Kalaupapa National Park plan to be released
A general management plan and environmental assessment for Kalaupapa National Historical Park will be released for a 30-day review period on Thursday, the National Park Service announced.
The plan and environmental assessment provide “broad guidance for the management of the park over the next 15 years and beyond,” park officials said in the announcement. “The remaining resident-patients lifestyle and rules would not change in the short term.”
In the long term, the plan outlines several actions, including:
≤ “Malama i ka aina,” or care or the land and waters, in a way that “shows respect for the peninsula’s people, stories and way of life and is done in collaboration with the park’s many partners.”
≤ Continue the transfer of state Department of Health responsibilities to the National Park Service.
≤ Overall management of visitor access, activities and resources to be assumed by the park service in consultation with state agencies.
≤ Allow for changes to visitor regulations, including allowing children to visit Kalaupapa with adult supervision and removing the 100 person per day cap while continuing to limit the number of visitors through new mechanisms.
In 2015, the park service released a draft management plan and environmental impact statement for Kalaupapa. And, after consideration of comments and changes to the plan, the park service determined that a full environmental impact statement is no longer needed. Now, officials have a revised plan and environmental assessment.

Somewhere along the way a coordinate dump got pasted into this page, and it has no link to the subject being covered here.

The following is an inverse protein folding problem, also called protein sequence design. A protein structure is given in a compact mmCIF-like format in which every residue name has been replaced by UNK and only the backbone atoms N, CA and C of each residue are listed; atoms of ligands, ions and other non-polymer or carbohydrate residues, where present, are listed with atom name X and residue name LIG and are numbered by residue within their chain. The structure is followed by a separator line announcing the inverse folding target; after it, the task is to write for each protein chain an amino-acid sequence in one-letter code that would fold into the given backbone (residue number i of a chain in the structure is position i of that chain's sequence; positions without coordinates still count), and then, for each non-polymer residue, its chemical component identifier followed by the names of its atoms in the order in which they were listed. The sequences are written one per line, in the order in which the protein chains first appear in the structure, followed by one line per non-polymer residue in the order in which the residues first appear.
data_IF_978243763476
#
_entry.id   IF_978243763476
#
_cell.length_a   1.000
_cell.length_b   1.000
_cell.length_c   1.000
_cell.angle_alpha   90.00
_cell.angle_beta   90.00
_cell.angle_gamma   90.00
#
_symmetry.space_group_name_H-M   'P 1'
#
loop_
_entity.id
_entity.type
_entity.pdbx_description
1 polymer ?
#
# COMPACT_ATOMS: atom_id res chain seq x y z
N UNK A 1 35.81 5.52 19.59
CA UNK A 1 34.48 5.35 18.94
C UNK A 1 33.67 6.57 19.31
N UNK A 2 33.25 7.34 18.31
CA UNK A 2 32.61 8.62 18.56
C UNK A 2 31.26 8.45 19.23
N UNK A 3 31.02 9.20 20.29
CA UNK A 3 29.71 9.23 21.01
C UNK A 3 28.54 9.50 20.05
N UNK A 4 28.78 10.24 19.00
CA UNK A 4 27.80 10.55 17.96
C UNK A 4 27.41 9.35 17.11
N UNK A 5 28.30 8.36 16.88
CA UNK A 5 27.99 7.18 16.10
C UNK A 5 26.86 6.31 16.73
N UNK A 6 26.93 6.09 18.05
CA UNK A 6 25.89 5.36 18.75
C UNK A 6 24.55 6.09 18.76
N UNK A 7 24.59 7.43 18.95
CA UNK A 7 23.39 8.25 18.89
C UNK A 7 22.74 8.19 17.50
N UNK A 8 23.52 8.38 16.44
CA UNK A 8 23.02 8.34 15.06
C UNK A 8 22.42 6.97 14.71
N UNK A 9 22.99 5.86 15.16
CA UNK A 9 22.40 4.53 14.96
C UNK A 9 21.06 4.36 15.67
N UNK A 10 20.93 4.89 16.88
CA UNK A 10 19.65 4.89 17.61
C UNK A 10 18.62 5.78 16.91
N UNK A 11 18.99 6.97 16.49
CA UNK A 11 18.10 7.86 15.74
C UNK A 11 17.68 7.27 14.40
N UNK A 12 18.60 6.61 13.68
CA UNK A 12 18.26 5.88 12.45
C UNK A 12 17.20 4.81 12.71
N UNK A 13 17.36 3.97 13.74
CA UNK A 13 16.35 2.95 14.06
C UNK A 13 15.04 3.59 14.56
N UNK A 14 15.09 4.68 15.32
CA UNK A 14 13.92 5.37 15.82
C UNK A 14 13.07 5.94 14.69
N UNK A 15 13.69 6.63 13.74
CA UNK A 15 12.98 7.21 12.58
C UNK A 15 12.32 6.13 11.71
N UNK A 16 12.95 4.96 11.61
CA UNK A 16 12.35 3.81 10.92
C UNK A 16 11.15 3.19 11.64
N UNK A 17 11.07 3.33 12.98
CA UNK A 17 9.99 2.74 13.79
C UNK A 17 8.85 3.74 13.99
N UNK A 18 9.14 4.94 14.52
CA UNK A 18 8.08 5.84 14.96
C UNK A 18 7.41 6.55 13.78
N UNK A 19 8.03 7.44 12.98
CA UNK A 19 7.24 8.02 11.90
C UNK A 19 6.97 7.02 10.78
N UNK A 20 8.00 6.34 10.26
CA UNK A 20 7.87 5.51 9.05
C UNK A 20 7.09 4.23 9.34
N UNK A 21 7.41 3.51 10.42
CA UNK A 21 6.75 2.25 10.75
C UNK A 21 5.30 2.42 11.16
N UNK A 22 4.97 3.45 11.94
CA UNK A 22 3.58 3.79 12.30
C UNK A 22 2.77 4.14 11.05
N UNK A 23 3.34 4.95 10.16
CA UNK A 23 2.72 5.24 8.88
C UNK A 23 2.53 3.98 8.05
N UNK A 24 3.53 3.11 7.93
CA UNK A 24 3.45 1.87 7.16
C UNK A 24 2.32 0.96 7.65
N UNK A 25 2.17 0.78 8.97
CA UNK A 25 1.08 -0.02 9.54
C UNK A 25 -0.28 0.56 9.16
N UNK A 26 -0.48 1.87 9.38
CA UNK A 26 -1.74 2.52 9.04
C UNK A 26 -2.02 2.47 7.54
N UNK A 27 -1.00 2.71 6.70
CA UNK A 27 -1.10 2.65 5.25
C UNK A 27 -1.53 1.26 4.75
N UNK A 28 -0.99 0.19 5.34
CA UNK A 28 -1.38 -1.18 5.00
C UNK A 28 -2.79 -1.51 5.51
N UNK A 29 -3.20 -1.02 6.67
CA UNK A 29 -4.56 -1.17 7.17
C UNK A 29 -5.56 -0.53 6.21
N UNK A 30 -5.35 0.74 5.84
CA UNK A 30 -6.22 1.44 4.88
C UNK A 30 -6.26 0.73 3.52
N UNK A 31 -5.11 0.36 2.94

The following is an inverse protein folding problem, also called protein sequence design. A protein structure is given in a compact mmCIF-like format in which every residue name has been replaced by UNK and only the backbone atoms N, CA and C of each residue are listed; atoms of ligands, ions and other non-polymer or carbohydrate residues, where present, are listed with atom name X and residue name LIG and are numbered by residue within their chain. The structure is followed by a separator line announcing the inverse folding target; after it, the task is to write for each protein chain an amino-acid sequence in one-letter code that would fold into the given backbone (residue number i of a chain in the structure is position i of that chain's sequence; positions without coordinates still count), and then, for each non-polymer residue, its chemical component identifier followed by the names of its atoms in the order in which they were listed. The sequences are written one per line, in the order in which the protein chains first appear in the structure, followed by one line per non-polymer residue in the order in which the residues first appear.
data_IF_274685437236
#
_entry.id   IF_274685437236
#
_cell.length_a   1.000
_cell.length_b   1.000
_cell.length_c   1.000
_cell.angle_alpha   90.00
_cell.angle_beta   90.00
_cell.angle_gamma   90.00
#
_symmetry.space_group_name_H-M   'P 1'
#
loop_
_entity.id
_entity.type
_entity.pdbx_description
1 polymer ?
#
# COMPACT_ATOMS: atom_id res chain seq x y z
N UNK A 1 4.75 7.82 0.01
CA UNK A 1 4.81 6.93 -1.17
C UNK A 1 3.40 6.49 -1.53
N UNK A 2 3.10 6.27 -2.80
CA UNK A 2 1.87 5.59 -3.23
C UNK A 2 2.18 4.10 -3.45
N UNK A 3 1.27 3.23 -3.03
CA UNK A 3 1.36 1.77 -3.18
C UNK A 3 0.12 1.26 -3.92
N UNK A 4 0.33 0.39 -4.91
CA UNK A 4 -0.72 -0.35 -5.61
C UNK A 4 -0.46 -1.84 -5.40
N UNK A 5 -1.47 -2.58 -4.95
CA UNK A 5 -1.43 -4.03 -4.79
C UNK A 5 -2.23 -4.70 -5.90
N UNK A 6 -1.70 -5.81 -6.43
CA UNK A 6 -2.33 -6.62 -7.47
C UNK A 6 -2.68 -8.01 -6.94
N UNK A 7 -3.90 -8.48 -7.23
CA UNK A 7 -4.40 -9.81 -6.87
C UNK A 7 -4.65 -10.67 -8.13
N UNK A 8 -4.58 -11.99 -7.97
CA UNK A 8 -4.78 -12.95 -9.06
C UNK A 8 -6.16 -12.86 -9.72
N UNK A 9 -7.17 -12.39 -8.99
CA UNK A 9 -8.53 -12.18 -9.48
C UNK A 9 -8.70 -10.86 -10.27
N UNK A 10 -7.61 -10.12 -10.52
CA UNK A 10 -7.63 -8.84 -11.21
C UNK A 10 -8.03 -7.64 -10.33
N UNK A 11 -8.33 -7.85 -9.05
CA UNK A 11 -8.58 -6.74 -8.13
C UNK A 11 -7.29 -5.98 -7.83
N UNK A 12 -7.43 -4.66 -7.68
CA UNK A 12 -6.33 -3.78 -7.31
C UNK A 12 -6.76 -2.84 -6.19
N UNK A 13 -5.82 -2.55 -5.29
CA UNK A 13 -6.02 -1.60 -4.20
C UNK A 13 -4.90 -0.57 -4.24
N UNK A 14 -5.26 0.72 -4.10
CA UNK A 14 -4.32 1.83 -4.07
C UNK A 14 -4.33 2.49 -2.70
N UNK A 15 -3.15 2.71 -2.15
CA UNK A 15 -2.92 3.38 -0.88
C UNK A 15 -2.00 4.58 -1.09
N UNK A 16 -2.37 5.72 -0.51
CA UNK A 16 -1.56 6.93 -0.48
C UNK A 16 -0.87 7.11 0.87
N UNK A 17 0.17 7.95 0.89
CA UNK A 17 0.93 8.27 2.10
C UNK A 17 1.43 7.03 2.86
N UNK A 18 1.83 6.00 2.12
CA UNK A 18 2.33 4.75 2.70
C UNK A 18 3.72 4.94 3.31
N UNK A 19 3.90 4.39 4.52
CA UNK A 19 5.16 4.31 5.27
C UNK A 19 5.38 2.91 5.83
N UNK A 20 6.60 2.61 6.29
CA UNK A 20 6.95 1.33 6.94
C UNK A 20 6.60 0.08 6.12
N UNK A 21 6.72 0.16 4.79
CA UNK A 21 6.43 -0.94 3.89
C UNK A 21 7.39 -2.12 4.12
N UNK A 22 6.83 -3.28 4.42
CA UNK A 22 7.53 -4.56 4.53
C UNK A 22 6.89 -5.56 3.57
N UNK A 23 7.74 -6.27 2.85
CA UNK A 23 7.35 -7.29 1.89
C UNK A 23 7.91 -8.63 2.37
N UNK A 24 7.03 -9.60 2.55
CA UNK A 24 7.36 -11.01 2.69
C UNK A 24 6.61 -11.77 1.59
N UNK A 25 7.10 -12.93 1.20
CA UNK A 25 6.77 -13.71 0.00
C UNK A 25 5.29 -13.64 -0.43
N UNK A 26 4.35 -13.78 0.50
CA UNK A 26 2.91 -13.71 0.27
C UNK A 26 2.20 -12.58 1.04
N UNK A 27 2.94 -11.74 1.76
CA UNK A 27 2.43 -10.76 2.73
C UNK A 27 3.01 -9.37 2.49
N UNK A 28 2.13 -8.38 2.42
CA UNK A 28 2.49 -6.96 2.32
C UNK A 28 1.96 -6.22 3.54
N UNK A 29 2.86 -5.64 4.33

“We truly appreciate the caring people who have participated throughout the entire general management planning process,” said Erika Stein Espaniola, superintendent of Kalaupapa National Historical Park. “This revised plan expresses our shared vision and is responsive to public feedback.”
For information about the 30-day public review period, visit parkplanning.nps.gov/ kalagmp. On Thursday, the general management plan and environmental assessment will be available for download. Comments will be accepted on the project website.
Kalaupapa was designated as a unit of the National Park System on Dec. 22, 1990. The park honors the moolelo, or story, of the history of the isolated Hansen’s disease community on the Molokai peninsula by preserving and interpreting its site and values.
The historical park also tells the story of the Hawaiian culture and traditions that go back at least 900 years at Kalaupapa.
The park’s boundaries encompass 8,725 acres, although only a small part of the park is owned by the National Park Service. The remainder is owned by the state of Hawaii and a private landowner.
To learn more, www.nps.gov/kala. visit